Okay. Now I know you're trying to send me into a Google black hole. I wasted 5 years of part time study on this stuff only to figure out that I don't have enough background in Mathematics to really play with this stuff. So please save me the time and tell me when the layman's version comes out.
By the way since we have people interested in physics. Why is matter quantized but time is continuous? I've always wondered.
To localize a particle, you combine many waves of different frequencies so that the 'superposition' of the waves (wave packet) describes the position and/or velocity of the particle.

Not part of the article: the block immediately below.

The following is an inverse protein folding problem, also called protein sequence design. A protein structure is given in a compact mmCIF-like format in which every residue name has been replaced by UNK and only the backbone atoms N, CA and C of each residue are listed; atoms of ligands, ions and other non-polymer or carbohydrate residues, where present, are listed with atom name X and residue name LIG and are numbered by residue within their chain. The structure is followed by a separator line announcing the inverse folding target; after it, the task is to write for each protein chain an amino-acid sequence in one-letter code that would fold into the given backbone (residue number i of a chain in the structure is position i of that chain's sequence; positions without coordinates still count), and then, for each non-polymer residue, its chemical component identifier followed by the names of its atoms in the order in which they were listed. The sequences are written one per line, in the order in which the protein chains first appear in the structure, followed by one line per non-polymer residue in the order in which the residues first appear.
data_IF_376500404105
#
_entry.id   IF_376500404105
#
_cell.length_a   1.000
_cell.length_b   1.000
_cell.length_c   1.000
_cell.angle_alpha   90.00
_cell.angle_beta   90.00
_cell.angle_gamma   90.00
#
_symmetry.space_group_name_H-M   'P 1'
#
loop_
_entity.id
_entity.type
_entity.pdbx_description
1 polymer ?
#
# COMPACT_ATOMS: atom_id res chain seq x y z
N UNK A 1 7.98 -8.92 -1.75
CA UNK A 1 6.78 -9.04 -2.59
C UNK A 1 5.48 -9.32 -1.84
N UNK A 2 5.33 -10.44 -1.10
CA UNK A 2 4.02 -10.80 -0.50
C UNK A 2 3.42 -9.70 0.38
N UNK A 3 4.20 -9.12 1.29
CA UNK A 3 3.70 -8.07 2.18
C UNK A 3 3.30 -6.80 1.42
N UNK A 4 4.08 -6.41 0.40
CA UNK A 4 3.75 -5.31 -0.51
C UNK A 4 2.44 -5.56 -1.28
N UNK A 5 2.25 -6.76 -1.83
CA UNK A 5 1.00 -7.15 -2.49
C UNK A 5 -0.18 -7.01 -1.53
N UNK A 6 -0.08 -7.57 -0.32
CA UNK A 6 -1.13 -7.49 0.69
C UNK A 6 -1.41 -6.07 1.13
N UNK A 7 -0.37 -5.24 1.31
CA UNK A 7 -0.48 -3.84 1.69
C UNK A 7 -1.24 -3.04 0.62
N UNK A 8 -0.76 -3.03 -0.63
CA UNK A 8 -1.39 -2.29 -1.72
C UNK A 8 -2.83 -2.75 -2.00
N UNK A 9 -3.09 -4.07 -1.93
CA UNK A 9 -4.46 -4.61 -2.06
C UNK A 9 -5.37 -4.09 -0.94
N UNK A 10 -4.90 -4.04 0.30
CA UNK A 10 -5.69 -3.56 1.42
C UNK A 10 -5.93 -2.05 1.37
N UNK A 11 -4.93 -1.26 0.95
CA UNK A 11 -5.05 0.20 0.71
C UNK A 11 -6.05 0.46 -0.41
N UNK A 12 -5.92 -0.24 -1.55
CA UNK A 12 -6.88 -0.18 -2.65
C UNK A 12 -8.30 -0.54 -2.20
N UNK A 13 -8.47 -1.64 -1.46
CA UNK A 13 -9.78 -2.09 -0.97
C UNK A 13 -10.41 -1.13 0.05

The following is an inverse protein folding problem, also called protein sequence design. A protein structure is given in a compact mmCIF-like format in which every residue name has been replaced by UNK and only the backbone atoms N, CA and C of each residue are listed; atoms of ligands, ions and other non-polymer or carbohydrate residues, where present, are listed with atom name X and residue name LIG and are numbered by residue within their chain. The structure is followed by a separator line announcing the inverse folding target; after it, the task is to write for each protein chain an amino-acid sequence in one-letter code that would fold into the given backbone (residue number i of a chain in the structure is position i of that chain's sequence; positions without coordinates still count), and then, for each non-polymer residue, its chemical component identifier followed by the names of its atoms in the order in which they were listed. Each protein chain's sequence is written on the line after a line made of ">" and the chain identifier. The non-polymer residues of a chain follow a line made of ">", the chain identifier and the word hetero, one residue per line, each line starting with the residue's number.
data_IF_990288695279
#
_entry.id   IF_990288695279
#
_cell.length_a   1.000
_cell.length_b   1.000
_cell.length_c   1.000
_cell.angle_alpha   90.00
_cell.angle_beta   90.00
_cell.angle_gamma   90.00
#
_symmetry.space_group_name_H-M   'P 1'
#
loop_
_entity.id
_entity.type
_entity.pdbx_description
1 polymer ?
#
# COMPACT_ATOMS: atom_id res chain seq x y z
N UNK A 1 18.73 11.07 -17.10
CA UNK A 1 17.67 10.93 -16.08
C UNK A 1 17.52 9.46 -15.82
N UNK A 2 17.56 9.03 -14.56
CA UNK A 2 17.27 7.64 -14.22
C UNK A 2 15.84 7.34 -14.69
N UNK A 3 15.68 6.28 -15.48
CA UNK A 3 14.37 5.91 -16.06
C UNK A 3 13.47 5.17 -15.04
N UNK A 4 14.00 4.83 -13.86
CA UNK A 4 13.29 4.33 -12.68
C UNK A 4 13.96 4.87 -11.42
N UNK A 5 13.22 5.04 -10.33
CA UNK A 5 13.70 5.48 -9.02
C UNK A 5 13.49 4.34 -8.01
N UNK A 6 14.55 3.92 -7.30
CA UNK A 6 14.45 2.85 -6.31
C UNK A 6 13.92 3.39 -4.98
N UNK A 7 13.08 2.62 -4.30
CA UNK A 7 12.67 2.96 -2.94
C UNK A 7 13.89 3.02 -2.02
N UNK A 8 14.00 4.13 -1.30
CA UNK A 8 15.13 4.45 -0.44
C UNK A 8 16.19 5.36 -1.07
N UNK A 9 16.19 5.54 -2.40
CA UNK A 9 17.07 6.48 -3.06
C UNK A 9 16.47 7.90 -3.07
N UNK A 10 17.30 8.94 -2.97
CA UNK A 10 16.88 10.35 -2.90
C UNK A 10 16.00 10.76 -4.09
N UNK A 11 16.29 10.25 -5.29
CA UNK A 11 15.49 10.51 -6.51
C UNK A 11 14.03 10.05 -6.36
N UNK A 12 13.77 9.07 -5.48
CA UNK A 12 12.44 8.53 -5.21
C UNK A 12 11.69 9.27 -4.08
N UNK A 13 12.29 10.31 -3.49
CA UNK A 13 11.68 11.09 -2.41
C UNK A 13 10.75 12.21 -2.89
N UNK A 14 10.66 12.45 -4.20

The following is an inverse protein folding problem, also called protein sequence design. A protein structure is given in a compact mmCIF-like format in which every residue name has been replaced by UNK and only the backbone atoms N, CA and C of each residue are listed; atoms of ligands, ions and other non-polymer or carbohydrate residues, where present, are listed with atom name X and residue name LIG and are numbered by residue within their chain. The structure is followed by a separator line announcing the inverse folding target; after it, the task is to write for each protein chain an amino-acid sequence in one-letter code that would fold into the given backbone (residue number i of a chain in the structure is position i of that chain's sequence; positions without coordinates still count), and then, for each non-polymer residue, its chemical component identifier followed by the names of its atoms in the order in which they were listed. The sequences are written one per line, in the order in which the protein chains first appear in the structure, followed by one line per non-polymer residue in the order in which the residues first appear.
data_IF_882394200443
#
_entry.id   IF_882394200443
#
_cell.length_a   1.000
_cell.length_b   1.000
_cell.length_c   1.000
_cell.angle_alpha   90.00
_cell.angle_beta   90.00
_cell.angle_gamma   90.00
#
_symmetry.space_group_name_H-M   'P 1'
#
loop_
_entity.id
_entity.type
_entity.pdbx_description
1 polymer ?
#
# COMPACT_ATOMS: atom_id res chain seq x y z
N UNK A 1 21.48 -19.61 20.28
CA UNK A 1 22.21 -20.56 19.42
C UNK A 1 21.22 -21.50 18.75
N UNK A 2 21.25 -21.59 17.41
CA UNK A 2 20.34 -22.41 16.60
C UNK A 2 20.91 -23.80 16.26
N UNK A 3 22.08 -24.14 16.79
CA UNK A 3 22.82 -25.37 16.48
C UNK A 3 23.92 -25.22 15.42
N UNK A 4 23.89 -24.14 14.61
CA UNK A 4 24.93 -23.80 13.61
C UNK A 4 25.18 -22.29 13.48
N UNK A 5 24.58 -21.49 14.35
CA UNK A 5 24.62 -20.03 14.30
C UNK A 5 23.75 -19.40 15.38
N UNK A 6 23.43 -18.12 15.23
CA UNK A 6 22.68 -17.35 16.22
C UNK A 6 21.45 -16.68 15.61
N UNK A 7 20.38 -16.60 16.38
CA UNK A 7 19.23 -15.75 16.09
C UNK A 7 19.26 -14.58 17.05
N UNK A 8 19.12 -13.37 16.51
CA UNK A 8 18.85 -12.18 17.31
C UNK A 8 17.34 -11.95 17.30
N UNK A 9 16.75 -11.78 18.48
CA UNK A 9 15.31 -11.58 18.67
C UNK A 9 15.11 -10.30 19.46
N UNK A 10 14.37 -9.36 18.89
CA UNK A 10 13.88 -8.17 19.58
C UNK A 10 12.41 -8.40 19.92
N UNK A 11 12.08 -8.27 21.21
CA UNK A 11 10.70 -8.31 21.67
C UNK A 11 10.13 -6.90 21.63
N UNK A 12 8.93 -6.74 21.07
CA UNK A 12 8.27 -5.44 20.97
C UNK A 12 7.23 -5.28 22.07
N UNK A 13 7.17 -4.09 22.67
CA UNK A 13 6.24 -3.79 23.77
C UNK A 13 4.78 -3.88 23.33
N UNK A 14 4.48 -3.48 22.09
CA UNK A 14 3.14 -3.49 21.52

But there is a price.
Think Fourier transforms: the more precise you get concerning one attribute, the less you get about the corresponding attribute.
Time, on the other hand, is not subject to wave-particle duality.
Is it? There is the theory, traditional, good enough, but if math is a problem try philosophy. In particular Husserl. I would recommend Whitehead but there is nothing in English.
Maybe time is more contiguous than continuous. Not moving, just re-appearing in a neighboring slice of Planck time like the procession of images on a 35mm film strip and the phenomena of after-images creating the illusion of continuous, smooth motion. Does that make sense?